Columnists, Columns, Opinion

Burke’s Bully Pulpit: Politics in music is a trend

Music is my favorite way to escape my daily thoughts. It can be used as a method to drift away in an almost magical way, allowing me to forget about whatever is bothering me. Sometimes I use music to bring me back to a specific time and place — almost like using a time machine.

But music isn’t always a means for escape. It can be used to bring light to issues that artists think are important. Song lyrics are often riddled with double entendres and hidden meanings that you might miss if you weren’t paying close attention. When I was younger and didn’t appreciate music as much, I felt like I always missed the meanings of songs. Sometimes, the song is so catchy and good that its message can easily be missed.

A prime example of this is Bruce Springsteen’s “Born in the U.S.A.” Many people know this song and think that it is a great example of being proud to be from the United States. Ronald Reagan even briefly used the song in his 1984 campaign for presidency. In reality, the song is very anti-American and is a protest against the war in Vietnam. I love Springsteen, and I didn’t figure this out until I was older and listened carefully to the lyrics.

There’s no denying the fact that rock and roll has always been political, with songs such as Creedence Clearwater Revival’s “Fortunate Son” and Crosby, Stills, Nash & Young’s “Ohio” becoming staples in the hearts and minds of Americans who grew up during that that time. Now, we are entering an age where hip-hop has become one of the most popular genres of music in America.

Of course, this anti-government attitude did not start with the Trump presidency. Rap groups like Public Enemy and N.W.A. have been taking shots at those in power since the late 1980s and early 1990s. Anti-government hip-hop songs are more easily identifiable because of the raw and real way these issues are addressed.

Rapper YG took shots at Donald Trump in a similar manner in his song featuring artist Nipsey Hussle called “FDT (F— Donald Trump).” The rapper even went as far as to name his 2016 tour the same thing, showing a pure distaste for the then presidential candidate. YG wasn’t afraid to be vulgar while speaking his mind on behalf of those who can’t stand Trump — some of his lyrics show prose alluding to the situation on Trump’s campaign trail where black students were removed from his rally for peacefully protesting.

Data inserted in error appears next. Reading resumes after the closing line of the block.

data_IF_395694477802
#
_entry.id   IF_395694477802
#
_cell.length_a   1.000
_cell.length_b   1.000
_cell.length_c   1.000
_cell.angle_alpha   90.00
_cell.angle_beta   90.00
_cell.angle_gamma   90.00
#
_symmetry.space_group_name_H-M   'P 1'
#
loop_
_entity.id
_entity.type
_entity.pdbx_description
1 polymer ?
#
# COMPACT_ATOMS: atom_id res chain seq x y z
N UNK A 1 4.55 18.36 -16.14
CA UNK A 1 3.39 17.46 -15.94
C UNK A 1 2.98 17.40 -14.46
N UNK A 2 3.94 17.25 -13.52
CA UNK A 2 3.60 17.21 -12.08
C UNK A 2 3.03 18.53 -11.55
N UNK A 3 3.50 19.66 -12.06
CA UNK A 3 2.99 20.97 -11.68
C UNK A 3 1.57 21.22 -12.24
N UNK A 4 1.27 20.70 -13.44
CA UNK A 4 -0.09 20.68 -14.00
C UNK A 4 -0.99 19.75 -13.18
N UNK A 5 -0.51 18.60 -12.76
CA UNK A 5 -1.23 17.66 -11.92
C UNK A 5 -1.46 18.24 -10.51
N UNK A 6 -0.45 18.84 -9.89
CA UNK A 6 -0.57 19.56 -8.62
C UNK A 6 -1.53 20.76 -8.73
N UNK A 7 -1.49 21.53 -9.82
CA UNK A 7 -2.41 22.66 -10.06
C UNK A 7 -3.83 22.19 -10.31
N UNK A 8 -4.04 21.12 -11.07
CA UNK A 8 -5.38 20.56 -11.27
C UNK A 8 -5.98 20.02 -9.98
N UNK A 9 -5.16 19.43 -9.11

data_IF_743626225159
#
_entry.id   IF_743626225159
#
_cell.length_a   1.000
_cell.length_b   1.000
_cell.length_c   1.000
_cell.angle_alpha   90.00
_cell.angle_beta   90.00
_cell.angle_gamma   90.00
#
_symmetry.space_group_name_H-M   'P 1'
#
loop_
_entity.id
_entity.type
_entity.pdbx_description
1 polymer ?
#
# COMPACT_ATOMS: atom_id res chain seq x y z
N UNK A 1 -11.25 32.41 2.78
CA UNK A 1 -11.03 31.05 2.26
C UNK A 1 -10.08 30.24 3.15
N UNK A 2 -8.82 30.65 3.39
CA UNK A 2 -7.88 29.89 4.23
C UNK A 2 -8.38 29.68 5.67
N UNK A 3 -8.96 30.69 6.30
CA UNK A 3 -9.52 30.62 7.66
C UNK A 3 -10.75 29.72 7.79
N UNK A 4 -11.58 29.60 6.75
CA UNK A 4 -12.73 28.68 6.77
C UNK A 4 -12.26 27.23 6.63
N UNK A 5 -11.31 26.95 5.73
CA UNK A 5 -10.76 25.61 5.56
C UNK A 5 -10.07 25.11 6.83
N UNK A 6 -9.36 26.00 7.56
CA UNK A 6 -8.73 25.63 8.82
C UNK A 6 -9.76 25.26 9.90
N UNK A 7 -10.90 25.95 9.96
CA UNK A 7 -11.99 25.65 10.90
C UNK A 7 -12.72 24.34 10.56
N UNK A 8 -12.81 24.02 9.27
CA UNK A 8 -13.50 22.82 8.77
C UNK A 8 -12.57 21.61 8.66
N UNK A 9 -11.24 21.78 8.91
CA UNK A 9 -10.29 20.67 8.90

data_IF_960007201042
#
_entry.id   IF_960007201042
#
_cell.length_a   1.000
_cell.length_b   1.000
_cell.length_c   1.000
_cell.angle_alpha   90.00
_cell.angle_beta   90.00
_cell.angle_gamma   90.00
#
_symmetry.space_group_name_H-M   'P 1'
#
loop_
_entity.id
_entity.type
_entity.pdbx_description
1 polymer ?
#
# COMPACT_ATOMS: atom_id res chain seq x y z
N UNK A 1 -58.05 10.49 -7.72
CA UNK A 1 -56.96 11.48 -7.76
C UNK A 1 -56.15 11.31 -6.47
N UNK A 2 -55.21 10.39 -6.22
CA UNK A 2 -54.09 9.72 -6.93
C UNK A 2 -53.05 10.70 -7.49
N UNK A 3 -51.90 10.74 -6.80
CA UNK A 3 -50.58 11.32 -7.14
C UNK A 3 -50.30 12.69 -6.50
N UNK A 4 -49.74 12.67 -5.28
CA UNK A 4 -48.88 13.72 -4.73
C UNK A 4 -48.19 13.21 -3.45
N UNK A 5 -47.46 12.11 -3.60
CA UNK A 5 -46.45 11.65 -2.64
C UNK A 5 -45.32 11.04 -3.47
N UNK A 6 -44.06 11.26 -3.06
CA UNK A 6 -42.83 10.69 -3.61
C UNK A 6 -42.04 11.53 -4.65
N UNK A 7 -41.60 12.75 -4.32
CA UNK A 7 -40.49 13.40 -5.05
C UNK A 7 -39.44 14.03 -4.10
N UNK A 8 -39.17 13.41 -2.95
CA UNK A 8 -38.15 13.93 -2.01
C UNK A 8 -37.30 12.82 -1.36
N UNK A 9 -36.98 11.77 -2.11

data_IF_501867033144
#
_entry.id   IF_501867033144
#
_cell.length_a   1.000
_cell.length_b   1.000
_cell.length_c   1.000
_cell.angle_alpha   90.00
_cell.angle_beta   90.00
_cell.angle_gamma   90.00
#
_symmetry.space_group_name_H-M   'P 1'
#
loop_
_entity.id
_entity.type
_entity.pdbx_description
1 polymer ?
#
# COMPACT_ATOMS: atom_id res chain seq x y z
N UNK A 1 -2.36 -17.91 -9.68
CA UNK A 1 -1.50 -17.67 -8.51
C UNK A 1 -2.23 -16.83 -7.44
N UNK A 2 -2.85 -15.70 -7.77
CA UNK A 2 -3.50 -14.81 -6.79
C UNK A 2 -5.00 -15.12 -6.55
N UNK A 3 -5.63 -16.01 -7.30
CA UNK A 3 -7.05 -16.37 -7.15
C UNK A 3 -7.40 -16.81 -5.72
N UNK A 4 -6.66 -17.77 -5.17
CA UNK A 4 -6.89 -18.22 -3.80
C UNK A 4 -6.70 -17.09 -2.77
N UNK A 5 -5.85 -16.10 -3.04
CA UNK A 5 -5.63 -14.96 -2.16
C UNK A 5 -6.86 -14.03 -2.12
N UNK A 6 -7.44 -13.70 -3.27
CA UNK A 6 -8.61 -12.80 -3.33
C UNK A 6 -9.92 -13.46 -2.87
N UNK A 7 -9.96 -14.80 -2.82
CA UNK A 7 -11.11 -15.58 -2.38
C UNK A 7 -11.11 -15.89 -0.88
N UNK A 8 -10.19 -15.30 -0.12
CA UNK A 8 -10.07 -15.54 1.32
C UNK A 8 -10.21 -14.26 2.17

While being vulgar and upfront may not be the best way to have a meaningful conversation, it is definitely an excellent way to sell records. Other rappers have attacked the struggles that they faced in a more poetic way, hiding real and raw lyrics behind a well-constructed piece of music.

Compton native rapper Kendrick Lamar is one of the most popular artists in America right now, and I think that he is a perfect example of someone who can get his message across in a very poetic way. His 2015 song “Alright” became an anthem at protests around the country for the way that the rapper spoke about how even though people around him grew up struggling, they were “gon’ be alright.” One of his songs from the album DAMN. featured a clip from a FOX News host talking about his lyrics in a demeaning way, to which Kendrick responds with an incredible, full-length story of his day-to-day fears and struggles.

The point here is this: Music will always be political, and the outrage that has been protruding onto news shows and panels is to be expected in our current society. Artists are always going to speak out against what they believe is wrong. It’s a phenomenon that’s been going on for as long as humans have been alive. Now, rappers are attacking the Trump presidency much like they did the Bush presidency, and I don’t see that coming to an end any time soon. President Obama, however, certainly did not receive the criticism from most rappers and was actually given a shout-out in some chart-toppers.

It’s really cool to see rappers speaking their minds without anyone being able to control what they are saying. I don’t come from a struggling background, and rap allows people like me to look into the eyes of someone who has seen the bottom of our society and is struggling to work their way up. This is true for rock and roll as well. Since music plays an important part in so many people’s lives, I think it’s a waste of time to be angry at a musician for their views on the world and politics. If you don’t like the song, just skip it. But if you want to learn about an issue from another person’s point of view, pay attention. You might learn a thing or two.

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